I'm revising JEHOVAH'S HITLIST to submit for querying next week. The story is much more solid than I remembered and I am pleased to find it so. The main character (Jehovah) is 15 years old. This is perfect for YA, yeah? Teenager. Protagonist. YA dystopian is hot. Here we go! Of course, he kills four people in the first chapter alone. The book has profanity, public nudity, drug use, prostitution, slave trafficking, masturbation, underage sex, racism, and lots of killing. It's a dirty, gritty world, and I would not diminish that a fraction to cash in on the YA market.

...now, if the publisher thinks parents won't mind their teenagers reading about a Nevada Avenue fuck whore or a marginalized too doped up on spike to get hard, then I wouldn't complain about the higher advance that comes with a YA sale. ;)

March 2, 2011

A Dollar Fifty in Late Charges at the Public Library

I have two degrees, English with a focus in creative writing and theatre with a focus in playwriting. When I finished college, I considered myself a playwright. With the exception of two classes, my English education had been crap1, 2. Of my required creative writing classes, I had the same professor for all but one and she was just there for the paycheck. I learned absolutely nothing from her other than, yes, there are bad teachers out there.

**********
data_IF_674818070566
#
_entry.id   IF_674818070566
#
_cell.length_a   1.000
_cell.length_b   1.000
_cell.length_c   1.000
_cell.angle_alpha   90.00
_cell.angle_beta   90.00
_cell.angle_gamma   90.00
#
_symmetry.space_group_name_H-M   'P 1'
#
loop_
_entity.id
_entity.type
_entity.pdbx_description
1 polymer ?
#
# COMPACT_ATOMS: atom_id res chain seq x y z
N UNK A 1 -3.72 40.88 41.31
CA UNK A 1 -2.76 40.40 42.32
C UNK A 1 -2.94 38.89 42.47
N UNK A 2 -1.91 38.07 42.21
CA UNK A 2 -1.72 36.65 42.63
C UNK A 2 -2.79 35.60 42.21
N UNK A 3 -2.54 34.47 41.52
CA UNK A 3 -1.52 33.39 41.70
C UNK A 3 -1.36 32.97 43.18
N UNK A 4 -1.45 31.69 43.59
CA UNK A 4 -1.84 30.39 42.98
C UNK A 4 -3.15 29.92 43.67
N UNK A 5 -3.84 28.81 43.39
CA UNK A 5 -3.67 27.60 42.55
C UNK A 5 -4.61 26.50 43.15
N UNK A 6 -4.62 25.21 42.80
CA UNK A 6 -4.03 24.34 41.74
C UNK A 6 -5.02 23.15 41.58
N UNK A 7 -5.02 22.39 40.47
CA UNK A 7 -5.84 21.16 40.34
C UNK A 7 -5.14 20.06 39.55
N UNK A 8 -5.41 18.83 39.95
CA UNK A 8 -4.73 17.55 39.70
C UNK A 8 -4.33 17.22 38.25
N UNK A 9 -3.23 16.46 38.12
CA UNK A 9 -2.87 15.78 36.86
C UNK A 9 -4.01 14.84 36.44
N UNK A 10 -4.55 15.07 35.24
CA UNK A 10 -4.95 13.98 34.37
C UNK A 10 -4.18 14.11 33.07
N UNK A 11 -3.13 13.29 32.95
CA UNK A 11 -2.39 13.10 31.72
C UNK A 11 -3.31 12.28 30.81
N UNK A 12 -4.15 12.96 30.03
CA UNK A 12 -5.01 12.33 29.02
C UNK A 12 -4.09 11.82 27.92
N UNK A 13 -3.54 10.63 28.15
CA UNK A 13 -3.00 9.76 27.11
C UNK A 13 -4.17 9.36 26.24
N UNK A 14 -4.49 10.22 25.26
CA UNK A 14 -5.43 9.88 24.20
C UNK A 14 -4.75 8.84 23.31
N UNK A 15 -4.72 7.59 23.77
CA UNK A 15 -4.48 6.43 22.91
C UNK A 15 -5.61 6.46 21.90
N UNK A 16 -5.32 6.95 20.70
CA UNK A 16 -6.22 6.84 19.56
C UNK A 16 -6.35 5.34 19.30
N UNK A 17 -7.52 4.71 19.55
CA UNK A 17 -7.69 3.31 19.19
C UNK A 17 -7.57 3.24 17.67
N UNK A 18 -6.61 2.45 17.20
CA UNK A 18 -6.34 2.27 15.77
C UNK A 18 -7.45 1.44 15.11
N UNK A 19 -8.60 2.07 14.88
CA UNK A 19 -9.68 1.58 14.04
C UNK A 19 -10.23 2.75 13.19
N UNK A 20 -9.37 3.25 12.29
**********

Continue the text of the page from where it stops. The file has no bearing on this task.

While I had dreamed of writing novels when I was younger, I found plays more fulfilling3. I planned on going to graduate school, and maybe teaching writing while writing plays of my own4. That derailed in the spring of 2000 when my college best friend asked me to move to St. Louis and help him with his business. There went grad school and St. Louis doesn't have a strong theatre community. A few oases in the desert, but nothing like Boston. A decade later and I'm back to pursuing fiction publication.